Christmas becoming a national holiday in the former Hindu kingdom
by Kalpit Parajuli
Parliament adds four more statutory holidays to the calendar in recognition of the country’s religious and ethnic minorities. Muslims, Buddhists and others react to the decision with satisfaction. Some see it as a first step.

Kathmandu (AsiaNews) – For the first time the Nepali government has decided to add four days celebrated by the country’s religious and ethnic minorities to the list of statutory holidays, including Christmas. The new law which was approved a few days after Christmas recognises a Muslim feast day, the Nepali New Year (Lhosar) celebrated by Janajatis and Chhad celebrated by the Madhesi.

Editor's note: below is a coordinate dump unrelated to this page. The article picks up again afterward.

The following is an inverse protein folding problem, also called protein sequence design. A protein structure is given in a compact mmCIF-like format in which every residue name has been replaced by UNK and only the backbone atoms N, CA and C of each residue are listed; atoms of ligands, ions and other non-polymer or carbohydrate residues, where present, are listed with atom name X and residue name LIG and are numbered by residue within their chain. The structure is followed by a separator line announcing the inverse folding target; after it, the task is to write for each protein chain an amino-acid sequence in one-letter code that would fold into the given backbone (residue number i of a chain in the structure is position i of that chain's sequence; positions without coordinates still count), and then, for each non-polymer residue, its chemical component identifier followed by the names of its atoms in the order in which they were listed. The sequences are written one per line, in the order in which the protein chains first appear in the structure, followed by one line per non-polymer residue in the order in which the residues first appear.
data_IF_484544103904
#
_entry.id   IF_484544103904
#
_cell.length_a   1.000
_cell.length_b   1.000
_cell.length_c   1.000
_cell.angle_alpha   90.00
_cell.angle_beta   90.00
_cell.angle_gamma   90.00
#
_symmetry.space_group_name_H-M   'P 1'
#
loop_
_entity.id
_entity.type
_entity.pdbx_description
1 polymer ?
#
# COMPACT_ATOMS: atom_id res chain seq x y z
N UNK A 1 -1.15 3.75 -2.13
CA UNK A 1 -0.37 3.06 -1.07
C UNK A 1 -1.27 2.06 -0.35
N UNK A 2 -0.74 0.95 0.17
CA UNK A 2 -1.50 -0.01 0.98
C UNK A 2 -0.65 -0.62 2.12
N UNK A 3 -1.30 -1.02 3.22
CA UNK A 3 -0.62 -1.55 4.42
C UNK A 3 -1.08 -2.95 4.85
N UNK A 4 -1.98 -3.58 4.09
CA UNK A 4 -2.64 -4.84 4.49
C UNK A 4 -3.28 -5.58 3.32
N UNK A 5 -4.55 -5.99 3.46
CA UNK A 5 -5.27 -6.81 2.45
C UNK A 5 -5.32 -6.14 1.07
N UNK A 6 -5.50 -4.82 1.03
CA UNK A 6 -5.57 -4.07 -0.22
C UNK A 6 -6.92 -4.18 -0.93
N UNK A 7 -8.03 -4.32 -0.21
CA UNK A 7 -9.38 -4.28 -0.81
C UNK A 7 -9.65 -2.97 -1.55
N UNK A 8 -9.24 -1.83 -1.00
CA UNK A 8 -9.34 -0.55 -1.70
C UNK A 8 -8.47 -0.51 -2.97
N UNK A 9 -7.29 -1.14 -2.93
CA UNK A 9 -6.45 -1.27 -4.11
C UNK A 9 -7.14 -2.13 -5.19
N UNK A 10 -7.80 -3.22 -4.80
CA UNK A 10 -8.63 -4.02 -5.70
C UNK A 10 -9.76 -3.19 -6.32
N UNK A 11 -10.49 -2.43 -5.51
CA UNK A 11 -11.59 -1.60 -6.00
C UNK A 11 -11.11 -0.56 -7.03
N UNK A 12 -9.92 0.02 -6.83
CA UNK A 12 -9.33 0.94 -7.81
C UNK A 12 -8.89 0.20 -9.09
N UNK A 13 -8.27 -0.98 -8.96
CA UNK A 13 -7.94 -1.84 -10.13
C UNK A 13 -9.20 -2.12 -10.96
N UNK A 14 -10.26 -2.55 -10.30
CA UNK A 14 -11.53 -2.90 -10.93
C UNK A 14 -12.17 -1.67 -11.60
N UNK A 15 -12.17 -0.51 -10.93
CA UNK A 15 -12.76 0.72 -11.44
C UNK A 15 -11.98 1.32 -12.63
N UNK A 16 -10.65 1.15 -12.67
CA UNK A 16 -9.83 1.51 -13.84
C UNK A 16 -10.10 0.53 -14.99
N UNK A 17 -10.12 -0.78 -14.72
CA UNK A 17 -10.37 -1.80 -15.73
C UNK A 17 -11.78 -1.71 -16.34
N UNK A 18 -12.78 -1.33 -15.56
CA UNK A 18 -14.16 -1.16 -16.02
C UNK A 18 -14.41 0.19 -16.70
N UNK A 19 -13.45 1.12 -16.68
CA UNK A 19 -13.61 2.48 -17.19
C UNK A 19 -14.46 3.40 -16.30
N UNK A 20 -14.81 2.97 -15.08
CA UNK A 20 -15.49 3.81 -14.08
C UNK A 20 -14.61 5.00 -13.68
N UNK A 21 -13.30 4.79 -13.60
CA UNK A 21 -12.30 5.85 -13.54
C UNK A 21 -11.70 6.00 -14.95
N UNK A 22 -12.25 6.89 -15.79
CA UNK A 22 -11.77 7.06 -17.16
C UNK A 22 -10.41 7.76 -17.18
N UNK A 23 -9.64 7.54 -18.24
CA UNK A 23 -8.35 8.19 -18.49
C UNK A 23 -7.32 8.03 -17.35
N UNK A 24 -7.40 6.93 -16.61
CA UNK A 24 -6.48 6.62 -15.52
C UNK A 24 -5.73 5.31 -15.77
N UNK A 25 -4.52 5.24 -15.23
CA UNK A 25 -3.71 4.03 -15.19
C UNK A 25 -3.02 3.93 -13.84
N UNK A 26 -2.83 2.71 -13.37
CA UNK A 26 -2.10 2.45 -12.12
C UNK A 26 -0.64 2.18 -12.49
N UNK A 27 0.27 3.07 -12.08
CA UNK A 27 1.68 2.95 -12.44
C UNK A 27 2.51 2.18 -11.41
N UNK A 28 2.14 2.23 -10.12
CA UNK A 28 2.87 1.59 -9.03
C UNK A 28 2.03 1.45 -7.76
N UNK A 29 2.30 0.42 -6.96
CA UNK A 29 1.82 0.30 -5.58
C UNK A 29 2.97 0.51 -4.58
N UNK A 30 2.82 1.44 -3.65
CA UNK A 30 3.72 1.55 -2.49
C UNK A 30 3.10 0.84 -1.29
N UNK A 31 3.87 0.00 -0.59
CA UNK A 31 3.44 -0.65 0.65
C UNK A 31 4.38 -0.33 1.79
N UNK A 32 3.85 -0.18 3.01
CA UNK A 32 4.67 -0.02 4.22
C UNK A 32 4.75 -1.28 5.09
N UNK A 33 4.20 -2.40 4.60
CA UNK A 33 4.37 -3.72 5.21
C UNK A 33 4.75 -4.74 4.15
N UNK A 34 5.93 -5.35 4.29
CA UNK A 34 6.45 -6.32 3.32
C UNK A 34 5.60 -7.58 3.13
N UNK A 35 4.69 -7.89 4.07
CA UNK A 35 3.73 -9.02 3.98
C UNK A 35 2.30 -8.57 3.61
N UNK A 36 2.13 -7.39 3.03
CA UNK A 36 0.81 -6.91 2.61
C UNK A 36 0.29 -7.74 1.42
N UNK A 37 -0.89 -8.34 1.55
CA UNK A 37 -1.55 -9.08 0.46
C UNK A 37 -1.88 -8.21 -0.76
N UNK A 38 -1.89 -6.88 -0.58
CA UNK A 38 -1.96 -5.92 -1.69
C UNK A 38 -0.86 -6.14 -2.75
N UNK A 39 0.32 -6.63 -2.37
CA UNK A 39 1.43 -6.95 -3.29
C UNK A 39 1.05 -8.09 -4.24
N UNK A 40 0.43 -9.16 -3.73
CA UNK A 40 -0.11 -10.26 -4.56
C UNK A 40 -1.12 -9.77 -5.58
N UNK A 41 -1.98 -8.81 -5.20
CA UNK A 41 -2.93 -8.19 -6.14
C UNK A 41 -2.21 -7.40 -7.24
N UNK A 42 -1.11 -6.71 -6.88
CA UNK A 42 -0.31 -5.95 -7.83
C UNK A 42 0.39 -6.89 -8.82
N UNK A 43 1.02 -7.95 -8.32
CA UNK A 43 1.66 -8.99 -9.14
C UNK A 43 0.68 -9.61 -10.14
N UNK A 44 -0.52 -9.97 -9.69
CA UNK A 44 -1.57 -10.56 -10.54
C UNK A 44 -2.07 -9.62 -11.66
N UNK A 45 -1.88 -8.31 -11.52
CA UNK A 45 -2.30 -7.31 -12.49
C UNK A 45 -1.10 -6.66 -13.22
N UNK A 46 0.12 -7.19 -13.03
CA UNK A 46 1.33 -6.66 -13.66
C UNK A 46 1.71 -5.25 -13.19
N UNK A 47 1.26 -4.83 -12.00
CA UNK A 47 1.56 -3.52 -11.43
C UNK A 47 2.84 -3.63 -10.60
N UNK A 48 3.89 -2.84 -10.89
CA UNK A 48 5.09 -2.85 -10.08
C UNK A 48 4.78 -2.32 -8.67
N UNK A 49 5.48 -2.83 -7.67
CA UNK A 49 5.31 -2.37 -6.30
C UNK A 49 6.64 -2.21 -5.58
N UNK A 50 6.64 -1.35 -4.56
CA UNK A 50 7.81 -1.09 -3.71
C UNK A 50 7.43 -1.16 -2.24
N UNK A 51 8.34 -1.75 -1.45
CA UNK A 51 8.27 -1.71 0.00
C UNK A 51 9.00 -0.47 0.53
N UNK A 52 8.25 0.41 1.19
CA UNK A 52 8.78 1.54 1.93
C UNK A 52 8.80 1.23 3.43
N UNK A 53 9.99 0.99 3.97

Lhosar has cultural rather than religious significance, especially among the Gurungs (photo: Gurung celebrations) and the Tamangs.

For the Madhesi Chhad is important for both cultural and religious reasons.

Local ethnic minorities had pressed for this kind of recognition as soon as Nepal was declared a secular state.

Under the former Hindu monarchy only Hindu festivities and one Buddhist celebration (the Buddha’s birthday or Buddha Jayanti) were recognised.

As one might expect, minority Nepalis are quite pleased.

Hasina Khan, secretary of the Nepal Federation of Muslim Women, told AsiaNews that “even though one day is not enough for our annual celebrations, we are happy at least for this first recognition.”

Om Gurung, president of the Nepal Janajati Federation, is more critical. Whilst “happy for Lhosar,” he said that “almost all our demands have yet to be heard.”

“However, Nepal seems to be shifting from Hindu domination to an inclusive nation with this decision,” said Buddhist nun Ananda.